Next came Charybdis, who swallows the sea in a whirlpool, then spits it up again. Avoiding this we skirted the cliff where Scylla exacts her toll. Each of her six slavering maws grabbed a sailor and wolfed him down. -Homer, The Odyssey
When it comes to discussion on matters that count, naval authors must navigate with care and precision through treacherous waters. On one side lies the moral whirlpool of Charybdis, threatening to drown her victims with silent convictions, unspoken dissent, and abandoned integrity for the sake of getting along. On the other lies Scylla, with her snakehead charges of sedition, libel, contempt, and venomous character assassination, guided by institutional retribution, ready to devour offenders in reprisal for disagreeable words. It is a journey for only the hardiest souls, for one need not pass without choosing to do so. But for some the destination is too compelling, for the port known as "truth" lies on the other side.
The Teeth of Scylla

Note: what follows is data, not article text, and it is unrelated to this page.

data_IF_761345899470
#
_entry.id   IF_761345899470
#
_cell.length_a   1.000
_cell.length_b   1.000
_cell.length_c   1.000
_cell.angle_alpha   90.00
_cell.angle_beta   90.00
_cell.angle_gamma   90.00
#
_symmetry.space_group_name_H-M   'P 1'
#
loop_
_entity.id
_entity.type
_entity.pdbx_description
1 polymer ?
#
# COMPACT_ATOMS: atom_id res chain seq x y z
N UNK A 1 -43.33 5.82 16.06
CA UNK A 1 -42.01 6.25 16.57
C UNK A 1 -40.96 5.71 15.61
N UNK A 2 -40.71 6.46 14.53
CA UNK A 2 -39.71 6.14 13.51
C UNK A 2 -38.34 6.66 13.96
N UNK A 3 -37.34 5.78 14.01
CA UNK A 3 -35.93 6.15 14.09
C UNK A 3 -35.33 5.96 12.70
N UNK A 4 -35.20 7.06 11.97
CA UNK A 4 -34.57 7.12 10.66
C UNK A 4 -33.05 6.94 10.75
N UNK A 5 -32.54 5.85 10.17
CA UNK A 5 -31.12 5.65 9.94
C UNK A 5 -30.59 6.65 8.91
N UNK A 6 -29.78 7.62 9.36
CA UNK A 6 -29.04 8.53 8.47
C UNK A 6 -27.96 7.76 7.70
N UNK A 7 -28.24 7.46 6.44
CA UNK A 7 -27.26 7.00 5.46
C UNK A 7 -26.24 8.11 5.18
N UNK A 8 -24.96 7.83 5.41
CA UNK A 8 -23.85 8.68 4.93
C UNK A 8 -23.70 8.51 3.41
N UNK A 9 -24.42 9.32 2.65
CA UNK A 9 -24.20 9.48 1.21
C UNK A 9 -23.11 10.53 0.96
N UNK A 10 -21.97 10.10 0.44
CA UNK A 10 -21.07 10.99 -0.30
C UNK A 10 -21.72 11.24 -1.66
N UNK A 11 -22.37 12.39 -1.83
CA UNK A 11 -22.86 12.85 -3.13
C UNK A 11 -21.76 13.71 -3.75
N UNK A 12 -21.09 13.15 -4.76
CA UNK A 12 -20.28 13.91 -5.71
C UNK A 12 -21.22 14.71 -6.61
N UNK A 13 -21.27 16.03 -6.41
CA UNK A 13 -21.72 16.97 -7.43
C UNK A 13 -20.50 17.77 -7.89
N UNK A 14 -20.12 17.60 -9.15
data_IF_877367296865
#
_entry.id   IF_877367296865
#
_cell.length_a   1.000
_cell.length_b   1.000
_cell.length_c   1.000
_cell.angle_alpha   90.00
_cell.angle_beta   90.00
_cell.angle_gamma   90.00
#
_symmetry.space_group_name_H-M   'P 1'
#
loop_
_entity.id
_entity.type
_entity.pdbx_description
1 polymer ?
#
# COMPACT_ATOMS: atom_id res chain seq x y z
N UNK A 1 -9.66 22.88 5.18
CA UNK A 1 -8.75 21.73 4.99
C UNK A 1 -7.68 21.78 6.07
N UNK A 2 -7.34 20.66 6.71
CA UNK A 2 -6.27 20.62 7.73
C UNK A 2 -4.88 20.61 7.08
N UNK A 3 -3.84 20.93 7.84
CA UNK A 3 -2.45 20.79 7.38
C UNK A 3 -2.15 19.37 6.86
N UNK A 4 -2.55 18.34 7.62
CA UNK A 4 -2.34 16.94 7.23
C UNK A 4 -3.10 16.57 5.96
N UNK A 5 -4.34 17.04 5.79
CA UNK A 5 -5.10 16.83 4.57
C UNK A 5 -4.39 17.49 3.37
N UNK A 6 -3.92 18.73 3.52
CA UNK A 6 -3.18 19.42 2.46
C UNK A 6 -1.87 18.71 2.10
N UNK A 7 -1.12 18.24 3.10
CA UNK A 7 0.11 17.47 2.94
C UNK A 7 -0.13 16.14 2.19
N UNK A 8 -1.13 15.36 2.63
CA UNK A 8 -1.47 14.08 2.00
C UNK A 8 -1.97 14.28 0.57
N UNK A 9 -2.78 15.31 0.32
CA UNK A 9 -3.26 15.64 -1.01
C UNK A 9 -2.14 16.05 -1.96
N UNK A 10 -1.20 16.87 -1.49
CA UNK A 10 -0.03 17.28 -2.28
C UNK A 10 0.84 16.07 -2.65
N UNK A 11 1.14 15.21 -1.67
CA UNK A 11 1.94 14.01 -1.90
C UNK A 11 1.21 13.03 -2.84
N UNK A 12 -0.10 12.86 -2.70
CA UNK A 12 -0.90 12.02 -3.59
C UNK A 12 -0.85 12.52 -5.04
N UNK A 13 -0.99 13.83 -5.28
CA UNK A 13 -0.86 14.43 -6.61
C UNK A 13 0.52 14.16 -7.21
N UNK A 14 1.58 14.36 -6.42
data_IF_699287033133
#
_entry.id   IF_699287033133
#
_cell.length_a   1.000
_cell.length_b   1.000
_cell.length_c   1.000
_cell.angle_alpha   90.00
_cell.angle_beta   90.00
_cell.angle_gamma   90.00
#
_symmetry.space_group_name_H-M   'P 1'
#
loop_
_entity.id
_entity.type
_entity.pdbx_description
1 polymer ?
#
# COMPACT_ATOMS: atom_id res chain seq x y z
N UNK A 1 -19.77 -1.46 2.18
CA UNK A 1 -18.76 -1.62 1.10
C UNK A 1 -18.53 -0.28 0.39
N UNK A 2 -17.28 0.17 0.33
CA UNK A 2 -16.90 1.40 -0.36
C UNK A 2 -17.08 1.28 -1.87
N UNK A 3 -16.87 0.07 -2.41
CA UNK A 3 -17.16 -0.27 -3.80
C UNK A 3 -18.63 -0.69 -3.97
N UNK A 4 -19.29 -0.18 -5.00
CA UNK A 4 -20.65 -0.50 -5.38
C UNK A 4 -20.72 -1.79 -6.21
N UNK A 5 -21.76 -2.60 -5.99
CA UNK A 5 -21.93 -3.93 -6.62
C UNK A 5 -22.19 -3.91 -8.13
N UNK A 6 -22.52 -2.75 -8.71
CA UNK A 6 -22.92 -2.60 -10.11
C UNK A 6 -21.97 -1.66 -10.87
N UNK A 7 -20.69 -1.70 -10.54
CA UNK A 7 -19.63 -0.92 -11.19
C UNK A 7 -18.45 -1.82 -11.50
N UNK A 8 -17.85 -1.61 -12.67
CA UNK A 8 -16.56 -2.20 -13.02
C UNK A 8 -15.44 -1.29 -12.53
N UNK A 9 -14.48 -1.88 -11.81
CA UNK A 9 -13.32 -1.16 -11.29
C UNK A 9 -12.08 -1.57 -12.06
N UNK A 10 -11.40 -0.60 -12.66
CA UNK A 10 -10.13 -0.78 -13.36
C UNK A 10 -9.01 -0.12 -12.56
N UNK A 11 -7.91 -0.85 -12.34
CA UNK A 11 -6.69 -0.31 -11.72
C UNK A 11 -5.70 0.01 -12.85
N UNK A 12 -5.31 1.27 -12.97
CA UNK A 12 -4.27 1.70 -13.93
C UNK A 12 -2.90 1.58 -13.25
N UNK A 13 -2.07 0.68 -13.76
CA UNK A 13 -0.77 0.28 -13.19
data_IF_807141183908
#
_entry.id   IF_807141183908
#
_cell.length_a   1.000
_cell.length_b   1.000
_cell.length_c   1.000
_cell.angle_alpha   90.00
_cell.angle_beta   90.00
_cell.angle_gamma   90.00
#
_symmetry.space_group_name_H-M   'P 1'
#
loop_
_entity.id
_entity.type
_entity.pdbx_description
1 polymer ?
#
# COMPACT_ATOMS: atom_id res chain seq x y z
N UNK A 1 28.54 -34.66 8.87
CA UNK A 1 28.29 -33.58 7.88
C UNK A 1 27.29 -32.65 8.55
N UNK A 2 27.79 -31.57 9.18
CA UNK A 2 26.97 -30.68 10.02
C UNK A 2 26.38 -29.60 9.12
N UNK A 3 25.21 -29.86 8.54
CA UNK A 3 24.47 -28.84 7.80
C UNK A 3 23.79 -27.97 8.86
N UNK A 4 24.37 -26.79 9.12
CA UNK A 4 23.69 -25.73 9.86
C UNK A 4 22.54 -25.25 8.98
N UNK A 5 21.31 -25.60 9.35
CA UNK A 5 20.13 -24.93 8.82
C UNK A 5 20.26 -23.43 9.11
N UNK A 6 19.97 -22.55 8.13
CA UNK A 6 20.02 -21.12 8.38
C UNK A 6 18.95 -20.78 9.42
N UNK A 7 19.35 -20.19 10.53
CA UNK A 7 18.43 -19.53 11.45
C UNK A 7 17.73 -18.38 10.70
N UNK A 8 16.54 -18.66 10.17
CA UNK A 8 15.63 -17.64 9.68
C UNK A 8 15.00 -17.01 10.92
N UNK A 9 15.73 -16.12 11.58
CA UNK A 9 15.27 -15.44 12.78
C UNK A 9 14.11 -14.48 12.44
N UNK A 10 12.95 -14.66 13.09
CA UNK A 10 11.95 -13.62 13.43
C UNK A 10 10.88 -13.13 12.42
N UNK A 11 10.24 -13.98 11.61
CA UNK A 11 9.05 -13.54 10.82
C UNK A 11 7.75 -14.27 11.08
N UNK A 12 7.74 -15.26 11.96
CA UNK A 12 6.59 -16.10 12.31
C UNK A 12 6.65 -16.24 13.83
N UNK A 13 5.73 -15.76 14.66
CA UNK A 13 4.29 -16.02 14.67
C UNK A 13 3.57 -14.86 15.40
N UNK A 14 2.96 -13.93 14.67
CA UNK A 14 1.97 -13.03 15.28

Our forefathers sought to safeguard truth through freedom of speech. Ideas were to stand on their own merits, tested and tried in the crucible of debate, protected against censorship and the decree of tyrants. The First Amendment of the Constitution meant to guarantee freedom of speech as a fundamental right of its citizens.
Yet, freedom of speech was one of the first ideals to come under assault. just seven years after the Constitution's passage, the Sedition Act of 1798 made it a crime for U.S. citizens to "print, utter, or publish . . . any false, scandalous, and malicious writing" about the government. Passed as a defensive measure against defamation and rebellion, the act was instead used by Federalists as an instrument against political dissent, to jail the likes of newspaper editors, a U.S. congressman, and an ill-fated drunk guilty of an unflattering comment about the President.1
The Sedition Act of 1798 died of its own accord in 1801, but it would rear its head again in 1918. During World War I, the 1917 Espionage Act sought to prevent interference with recruiting and the disclosure of information damaging to national defense by antiwar protesters. The Sedition Act again attempted to censor any criticism of the government or the Constitution.